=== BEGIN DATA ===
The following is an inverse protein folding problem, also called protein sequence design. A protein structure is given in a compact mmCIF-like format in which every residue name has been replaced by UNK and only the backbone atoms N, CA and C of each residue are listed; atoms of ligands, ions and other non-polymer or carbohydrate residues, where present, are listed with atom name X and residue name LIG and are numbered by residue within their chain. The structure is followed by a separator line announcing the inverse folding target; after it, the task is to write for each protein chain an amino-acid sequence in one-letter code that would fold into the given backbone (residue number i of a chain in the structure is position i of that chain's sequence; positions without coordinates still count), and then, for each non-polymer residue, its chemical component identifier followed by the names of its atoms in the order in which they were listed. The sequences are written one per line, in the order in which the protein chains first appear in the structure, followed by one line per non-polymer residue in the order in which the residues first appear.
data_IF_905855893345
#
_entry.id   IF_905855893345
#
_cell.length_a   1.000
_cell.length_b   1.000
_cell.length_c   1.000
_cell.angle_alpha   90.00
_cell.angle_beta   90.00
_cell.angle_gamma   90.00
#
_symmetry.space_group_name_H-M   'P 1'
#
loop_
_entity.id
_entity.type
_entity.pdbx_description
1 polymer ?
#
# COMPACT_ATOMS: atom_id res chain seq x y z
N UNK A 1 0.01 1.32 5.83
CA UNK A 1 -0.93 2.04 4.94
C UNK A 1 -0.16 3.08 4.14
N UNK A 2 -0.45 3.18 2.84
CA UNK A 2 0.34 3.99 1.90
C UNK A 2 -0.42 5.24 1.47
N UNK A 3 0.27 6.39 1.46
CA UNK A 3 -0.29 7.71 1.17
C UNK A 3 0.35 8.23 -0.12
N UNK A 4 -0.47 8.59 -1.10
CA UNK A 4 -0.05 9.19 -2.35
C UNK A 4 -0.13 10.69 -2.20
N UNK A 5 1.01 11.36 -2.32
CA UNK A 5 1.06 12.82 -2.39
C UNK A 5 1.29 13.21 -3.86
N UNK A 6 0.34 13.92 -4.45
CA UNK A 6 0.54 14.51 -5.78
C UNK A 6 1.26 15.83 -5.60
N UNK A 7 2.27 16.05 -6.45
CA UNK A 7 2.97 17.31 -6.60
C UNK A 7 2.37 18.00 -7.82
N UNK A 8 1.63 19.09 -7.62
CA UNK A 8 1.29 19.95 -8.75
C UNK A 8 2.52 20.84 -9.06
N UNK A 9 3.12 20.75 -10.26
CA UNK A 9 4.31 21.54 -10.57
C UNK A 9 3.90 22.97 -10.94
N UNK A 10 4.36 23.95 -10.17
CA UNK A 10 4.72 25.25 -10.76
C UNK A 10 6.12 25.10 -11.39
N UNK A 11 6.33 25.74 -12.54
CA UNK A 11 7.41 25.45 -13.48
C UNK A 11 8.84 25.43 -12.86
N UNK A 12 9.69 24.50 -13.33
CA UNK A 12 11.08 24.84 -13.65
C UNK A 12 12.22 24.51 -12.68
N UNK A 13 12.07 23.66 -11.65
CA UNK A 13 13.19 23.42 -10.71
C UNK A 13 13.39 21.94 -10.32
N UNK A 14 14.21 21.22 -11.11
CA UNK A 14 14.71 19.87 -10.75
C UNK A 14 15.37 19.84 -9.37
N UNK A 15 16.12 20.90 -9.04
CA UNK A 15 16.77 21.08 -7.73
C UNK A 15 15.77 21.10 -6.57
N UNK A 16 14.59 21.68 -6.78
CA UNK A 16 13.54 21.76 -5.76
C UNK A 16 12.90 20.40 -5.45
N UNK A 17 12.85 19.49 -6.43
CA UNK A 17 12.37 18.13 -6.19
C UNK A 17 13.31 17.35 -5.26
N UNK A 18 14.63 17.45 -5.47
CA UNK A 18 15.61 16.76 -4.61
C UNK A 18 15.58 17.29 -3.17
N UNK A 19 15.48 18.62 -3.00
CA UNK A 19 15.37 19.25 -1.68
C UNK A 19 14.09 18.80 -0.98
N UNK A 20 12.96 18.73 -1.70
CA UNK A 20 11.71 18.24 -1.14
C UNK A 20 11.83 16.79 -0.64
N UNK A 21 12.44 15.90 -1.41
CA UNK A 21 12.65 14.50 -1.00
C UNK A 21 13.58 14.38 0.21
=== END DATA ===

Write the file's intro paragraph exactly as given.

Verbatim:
The following is an inverse protein folding problem, also called protein sequence design. A protein structure is given in a compact mmCIF-like format in which every residue name has been replaced by UNK and only the backbone atoms N, CA and C of each residue are listed; atoms of ligands, ions and other non-polymer or carbohydrate residues, where present, are listed with atom name X and residue name LIG and are numbered by residue within their chain. The structure is followed by a separator line announcing the inverse folding target; after it, the task is to write for each protein chain an amino-acid sequence in one-letter code that would fold into the given backbone (residue number i of a chain in the structure is position i of that chain's sequence; positions without coordinates still count), and then, for each non-polymer residue, its chemical component identifier followed by the names of its atoms in the order in which they were listed. The sequences are written one per line, in the order in which the protein chains first appear in the structure, followed by one line per non-polymer residue in the order in which the residues first appear.